Have you ever thought about how emotional your toddler can be? Toddlers are some of the most emotional creatures out there. Working through emotions with your toddler takes patience. It can help to remember that toddlers are new to this whole emotion thing and they don’t always know how to navigate those feelings, especially the big ones.
Understanding Toddlers & Their Emotions
Having emotions is a part of being human. We may not always like the emotions that are coming out of our toddler or how they are being expressed, but that doesn’t make their emotions less important. Teaching a toddler to work through their emotions is one of the best parenting moves we can make. Here is how to work through emotions with your toddler:
Acknowledge How Your Toddler Feels
As an adult, you can define your feelings. Toddlers cannot always do that. When your toddler is sad, happy, mad, or upset – help them to acknowledge those feelings. When they can start understanding how they feel, this is a big deal! Don’t try and talk them out of how they feel. Help give them the vocabulary to be able to begin to express their emotions.
Give Your Toddler Tools to Work Through Emotions
Helping your toddler through their emotions can seem like a never ending task. However, they are looking to you to help them through this time period.
You’ll need to guide them through this. For example, if your toddler is mad, give them the tools to help them express their “madness.” Let them draw or even go outside and run around. Toddlers are often too young to be able to use words effectively to express themselves, so using their bodies in ways such as dancing, miming, marching, crawling, painting, or using sensory play.
Another tool that can be helpful with young children is to use puppets, dolls, or stuffed animals to act out different scenarios and the simple emotions and responses that would go along with those emotions.
It’s vital that we give our children tools to help them express their emotions and work through them.
Talk to Your Toddler About Their Emotions
Reassure your child that it is normal and healthy to have feelings. If a toddler is feeling happy or mad, talk to them about these emotions. When someone is happy, they are usually laughing, smiling, and carefree. When a person is mad, they may have a “frownie face” and they aren’t always easy to cheer up.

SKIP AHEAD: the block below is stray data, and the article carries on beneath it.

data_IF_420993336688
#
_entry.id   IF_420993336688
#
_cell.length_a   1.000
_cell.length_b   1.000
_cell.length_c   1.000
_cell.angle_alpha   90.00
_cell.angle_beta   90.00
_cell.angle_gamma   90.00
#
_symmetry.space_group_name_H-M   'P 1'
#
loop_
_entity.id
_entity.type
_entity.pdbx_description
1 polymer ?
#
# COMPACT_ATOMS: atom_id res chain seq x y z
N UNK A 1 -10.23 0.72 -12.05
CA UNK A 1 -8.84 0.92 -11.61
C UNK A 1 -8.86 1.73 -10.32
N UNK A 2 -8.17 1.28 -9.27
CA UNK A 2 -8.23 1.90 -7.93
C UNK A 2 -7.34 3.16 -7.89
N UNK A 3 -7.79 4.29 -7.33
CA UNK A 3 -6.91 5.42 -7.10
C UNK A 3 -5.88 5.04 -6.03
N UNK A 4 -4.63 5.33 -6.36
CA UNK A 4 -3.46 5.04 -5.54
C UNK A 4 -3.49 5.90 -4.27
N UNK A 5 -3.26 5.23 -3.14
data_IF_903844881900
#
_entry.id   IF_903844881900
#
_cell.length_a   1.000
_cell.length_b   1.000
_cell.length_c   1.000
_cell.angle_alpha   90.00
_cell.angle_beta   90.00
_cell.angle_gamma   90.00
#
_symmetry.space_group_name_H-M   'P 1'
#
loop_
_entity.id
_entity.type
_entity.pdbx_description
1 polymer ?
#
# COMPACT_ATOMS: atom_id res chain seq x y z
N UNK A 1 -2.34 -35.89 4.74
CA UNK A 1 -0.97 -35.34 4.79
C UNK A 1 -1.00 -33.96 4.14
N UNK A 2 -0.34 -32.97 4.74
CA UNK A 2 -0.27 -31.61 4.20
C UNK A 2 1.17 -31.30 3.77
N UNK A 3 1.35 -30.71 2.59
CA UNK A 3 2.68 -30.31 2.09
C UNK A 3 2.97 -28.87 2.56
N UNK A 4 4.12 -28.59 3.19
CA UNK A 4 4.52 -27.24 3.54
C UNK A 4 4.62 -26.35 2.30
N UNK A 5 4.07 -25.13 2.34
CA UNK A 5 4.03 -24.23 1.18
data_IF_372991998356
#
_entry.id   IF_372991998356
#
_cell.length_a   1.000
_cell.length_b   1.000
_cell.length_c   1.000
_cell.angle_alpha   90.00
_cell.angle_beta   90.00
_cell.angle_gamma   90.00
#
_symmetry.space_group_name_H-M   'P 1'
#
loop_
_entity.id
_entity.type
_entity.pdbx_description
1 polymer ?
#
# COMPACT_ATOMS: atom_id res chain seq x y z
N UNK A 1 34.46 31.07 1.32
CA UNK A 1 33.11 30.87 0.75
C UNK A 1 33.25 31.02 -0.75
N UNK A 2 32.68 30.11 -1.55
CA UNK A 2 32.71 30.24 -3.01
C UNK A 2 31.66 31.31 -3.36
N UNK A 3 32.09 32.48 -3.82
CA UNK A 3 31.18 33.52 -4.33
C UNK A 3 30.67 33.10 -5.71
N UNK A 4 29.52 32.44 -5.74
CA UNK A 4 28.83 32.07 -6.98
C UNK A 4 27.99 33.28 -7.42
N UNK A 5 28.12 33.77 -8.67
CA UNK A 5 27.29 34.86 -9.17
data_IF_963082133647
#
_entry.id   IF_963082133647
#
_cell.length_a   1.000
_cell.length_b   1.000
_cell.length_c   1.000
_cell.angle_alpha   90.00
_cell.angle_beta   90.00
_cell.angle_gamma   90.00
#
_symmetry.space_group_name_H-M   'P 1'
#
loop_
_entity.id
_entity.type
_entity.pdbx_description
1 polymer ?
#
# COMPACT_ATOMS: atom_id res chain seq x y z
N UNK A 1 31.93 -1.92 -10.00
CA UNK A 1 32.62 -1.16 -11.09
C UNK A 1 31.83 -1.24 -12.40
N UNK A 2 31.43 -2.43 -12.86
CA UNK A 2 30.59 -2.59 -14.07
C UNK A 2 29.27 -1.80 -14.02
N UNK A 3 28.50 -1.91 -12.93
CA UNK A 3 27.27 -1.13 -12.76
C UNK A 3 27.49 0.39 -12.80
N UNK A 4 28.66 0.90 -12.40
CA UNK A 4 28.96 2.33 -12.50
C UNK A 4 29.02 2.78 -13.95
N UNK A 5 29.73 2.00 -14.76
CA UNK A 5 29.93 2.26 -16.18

By talking to your child about their emotions, they start to recognize their own emotions and they will start saying “I am so happy.” “I am sad today.” It’s an amazing feeling to watch a toddler start to understand their emotions. You can use a chart to help them identify the emotion they are feeling at that time.
Practice Patience as You Help Your Toddler with Their Emotions
Sometimes when our toddler hits someone or has a tantrum, it can invoke anger in us. As parents, it’s vital that we don’t let our toddler’s emotions become our emotions. Parenting calmly and patiently is going to teach your child more an angry reaction ever will. That’s easier said than done, but so critical.
As parents, we are the people our children will learn from the most. If we’re struggling with our own emotions, we can’t effectively help them. If you find yourself struggling with anger, frustration, or negative behaviours in response to your emotions, it’s wise to seek counselling before you try and coach your toddler with their emotions.
How Do I Help a Toddler Through Their Emotions?
Now that you have some tips for helping a toddler through their emotions, you may need a few practical ideas you can apply to the situation.
- Encourage your child.
- Give your child praise.
- Get your child on a good routine with mealtimes and bedtimes.
- Help your child know what to do when they have emotions.
- Let your toddler know that it is going to be okay.
How Can I Help My Child Express Their Feelings?
Expressing emotions is important and toddlers need to know how to express theirs. Here are some tips for helping your toddler express their emotions.
- Listen to them as they talk.
- Let them talk about their feelings.
- Help them find a way to express those emotions (painting, a sport, dancing, breathing).
- Talk about different feelings and words to describe those feelings.
Working through emotions with your toddler won’t stop when they’re 2, 3, or 4. You’ll need to help your child through different emotions at different ages. However, being a toddler is difficult because they don’t always have the right words or maturity to work through emotions.
What tips do you have for helping toddlers work through their emotions?
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